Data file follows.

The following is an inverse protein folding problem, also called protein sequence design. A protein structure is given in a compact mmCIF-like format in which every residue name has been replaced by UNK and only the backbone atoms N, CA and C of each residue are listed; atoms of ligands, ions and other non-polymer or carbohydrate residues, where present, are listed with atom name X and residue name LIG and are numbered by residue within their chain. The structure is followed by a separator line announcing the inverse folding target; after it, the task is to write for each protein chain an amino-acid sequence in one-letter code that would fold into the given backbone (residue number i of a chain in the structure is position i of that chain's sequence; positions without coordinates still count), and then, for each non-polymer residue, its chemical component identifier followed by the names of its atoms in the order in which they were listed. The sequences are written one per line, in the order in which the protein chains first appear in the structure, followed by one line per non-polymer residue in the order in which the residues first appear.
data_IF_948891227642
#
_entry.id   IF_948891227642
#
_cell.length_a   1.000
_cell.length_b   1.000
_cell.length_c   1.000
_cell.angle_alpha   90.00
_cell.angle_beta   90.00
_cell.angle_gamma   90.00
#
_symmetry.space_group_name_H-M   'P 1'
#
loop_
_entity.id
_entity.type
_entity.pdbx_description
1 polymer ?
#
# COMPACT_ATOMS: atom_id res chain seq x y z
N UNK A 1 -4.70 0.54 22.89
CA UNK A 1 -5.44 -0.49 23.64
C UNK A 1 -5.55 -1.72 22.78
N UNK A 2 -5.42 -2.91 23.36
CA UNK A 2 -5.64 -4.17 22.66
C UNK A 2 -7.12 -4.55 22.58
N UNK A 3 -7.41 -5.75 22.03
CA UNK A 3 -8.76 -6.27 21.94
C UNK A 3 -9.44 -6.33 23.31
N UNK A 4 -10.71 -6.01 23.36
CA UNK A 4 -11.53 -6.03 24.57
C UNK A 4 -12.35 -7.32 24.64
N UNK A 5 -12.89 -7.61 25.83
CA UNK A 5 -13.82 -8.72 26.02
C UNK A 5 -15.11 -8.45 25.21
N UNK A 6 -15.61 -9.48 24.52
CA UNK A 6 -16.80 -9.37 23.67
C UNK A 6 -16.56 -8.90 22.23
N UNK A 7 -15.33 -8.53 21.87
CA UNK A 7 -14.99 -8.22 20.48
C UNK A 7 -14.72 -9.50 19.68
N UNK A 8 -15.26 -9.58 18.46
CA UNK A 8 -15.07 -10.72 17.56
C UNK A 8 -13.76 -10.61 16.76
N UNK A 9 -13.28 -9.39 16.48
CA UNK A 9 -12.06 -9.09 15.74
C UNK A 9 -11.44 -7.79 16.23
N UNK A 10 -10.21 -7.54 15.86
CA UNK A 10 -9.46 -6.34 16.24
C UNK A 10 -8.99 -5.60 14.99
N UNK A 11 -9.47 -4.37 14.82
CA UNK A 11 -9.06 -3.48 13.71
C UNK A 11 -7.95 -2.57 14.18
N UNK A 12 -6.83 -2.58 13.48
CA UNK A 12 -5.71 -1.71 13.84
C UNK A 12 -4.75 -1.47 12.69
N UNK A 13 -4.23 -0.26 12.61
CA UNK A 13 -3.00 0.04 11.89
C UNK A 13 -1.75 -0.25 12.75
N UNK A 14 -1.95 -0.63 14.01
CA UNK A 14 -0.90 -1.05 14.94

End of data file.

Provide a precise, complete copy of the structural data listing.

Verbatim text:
The following is an inverse protein folding problem, also called protein sequence design. A protein structure is given in a compact mmCIF-like format in which every residue name has been replaced by UNK and only the backbone atoms N, CA and C of each residue are listed; atoms of ligands, ions and other non-polymer or carbohydrate residues, where present, are listed with atom name X and residue name LIG and are numbered by residue within their chain. The structure is followed by a separator line announcing the inverse folding target; after it, the task is to write for each protein chain an amino-acid sequence in one-letter code that would fold into the given backbone (residue number i of a chain in the structure is position i of that chain's sequence; positions without coordinates still count), and then, for each non-polymer residue, its chemical component identifier followed by the names of its atoms in the order in which they were listed. The sequences are written one per line, in the order in which the protein chains first appear in the structure, followed by one line per non-polymer residue in the order in which the residues first appear.
data_IF_948891227642
#
_entry.id   IF_948891227642
#
_cell.length_a   1.000
_cell.length_b   1.000
_cell.length_c   1.000
_cell.angle_alpha   90.00
_cell.angle_beta   90.00
_cell.angle_gamma   90.00
#
_symmetry.space_group_name_H-M   'P 1'
#
loop_
_entity.id
_entity.type
_entity.pdbx_description
1 polymer ?
#
# COMPACT_ATOMS: atom_id res chain seq x y z
N UNK A 1 -4.70 0.54 22.89
CA UNK A 1 -5.44 -0.49 23.64
C UNK A 1 -5.55 -1.72 22.78
N UNK A 2 -5.42 -2.91 23.36
CA UNK A 2 -5.64 -4.17 22.66
C UNK A 2 -7.12 -4.55 22.58
N UNK A 3 -7.41 -5.75 22.03
CA UNK A 3 -8.76 -6.27 21.94
C UNK A 3 -9.44 -6.33 23.31
N UNK A 4 -10.71 -6.01 23.36
CA UNK A 4 -11.53 -6.03 24.57
C UNK A 4 -12.35 -7.32 24.64
N UNK A 5 -12.89 -7.61 25.83
CA UNK A 5 -13.82 -8.72 26.02
C UNK A 5 -15.11 -8.45 25.21
N UNK A 6 -15.61 -9.48 24.52
CA UNK A 6 -16.80 -9.37 23.67
C UNK A 6 -16.56 -8.90 22.23
N UNK A 7 -15.33 -8.53 21.87
CA UNK A 7 -14.99 -8.22 20.48
C UNK A 7 -14.72 -9.50 19.68
N UNK A 8 -15.26 -9.58 18.46
CA UNK A 8 -15.07 -10.72 17.56
C UNK A 8 -13.76 -10.61 16.76
N UNK A 9 -13.28 -9.39 16.48
CA UNK A 9 -12.06 -9.09 15.74
C UNK A 9 -11.44 -7.79 16.23
N UNK A 10 -10.21 -7.54 15.86
CA UNK A 10 -9.46 -6.34 16.24
C UNK A 10 -8.99 -5.60 14.99
N UNK A 11 -9.47 -4.37 14.82
CA UNK A 11 -9.06 -3.48 13.71
C UNK A 11 -7.95 -2.57 14.18
N UNK A 12 -6.83 -2.58 13.48
CA UNK A 12 -5.71 -1.71 13.84
C UNK A 12 -4.75 -1.47 12.69
N UNK A 13 -4.23 -0.26 12.61
CA UNK A 13 -3.00 0.04 11.89
C UNK A 13 -1.75 -0.25 12.75
N UNK A 14 -1.95 -0.63 14.01
CA UNK A 14 -0.90 -1.05 14.94